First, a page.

What is metadata? The simple definition is that it’s data about data. In the case of SharePoint, it’s information about files and documents stored within SharePoint. There are some bits of metadata that are included as standard, such as who created a document, who last edited it, where in SharePoint it is and so on. You can add your own metadata as appropriate. If you want to have documents labelled as whether they’re confidential or not, or attach a next review date to official documentation, you can do so.

If you’re running MOSS 2007 standard or enterprise, you can set policies and rules across the whole of the SharePoint deployment. One example of this I’ve seen was a situation where the company wanted to label some documents as being key documents. So every document in SharePoint had this piece of metadata associated with it, which was a yes/no option stating whether or not that particular document was key. Those that were key were then displayed to the users through a portal page. What’s more common would be to create document types and to associate certain pieces of metadata to those types.

Metadata can also be applied at a document library level. This is true for WSS 3.0 and both levels of MOSS 2007. In a document library you’ve created, you can add a column by clicking on Settings -> Create Column. Then you will be given options to set about the data that should go into this column. These options are things like whether it’s a line of text or a number or a choice from a list. You also get the option of setting a default value, calculating the value from other values or setting the column as required. Once you’ve clicked OK, you’ve associated a new piece of metadata to this library. All documents created here or added to the library will now have this bit of information stored about them.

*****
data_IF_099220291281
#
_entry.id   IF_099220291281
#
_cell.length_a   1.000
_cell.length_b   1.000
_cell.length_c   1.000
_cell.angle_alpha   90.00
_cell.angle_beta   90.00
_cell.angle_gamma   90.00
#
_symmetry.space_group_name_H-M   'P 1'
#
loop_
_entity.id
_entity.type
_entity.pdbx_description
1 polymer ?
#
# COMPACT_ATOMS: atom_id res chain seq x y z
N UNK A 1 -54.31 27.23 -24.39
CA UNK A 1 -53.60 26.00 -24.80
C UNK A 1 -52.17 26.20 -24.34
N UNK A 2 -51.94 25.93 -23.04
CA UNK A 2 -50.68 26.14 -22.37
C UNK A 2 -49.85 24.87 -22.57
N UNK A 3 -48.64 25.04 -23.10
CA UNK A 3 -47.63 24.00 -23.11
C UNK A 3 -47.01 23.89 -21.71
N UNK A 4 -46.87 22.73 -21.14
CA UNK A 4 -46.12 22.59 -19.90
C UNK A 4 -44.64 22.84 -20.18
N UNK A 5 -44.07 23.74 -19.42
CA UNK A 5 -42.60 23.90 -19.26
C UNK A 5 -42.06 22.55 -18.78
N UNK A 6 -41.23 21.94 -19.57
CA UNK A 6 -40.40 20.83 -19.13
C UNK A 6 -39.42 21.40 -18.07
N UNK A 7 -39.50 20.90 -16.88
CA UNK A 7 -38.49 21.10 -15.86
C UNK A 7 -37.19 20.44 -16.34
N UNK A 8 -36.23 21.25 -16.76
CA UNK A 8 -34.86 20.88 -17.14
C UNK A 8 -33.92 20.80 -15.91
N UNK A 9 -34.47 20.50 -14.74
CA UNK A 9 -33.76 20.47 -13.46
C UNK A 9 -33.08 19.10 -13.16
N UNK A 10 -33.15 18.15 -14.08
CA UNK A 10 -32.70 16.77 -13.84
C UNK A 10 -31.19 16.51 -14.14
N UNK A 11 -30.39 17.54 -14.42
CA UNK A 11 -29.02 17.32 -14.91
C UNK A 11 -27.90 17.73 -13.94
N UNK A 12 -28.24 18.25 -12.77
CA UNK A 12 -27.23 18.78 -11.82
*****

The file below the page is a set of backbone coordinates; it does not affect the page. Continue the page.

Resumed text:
But what’s this got to do with Office?

Well, when you open up a file from this library in an Office 2007 program, you will see a Document Properties section in which to enter this information. This gives the user space to enter metadata, shows metadata already associated and shows which fields are required. This means users can enter information that’s used by SharePoint, without ever needing to go to SharePoint.

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If you’ve set some metadata fields as required and the user tries to save the document without them, they will see an error message. This informs them what has happened, takes them to the Document Properties panel and highlights the problems. If data has been entered that’s incorrect (for example, text in a number field) this will shown by a red dashed line around the field. A red asterisk will show required fields that have been missed. The error message explains this formatting to the user so they will be able to see what has gone wrong.

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Users can save documents straight to SharePoint document libraries from within Office. This all means that users can be making use of the document management features of SharePoint without actually opening up a SharePoint page to put information in. This makes the process of document management incredibly smooth and efficient, while allowing users to work in an environment they’re familiar with. It can cut down training costs immensely if employees are already used to Microsoft Office.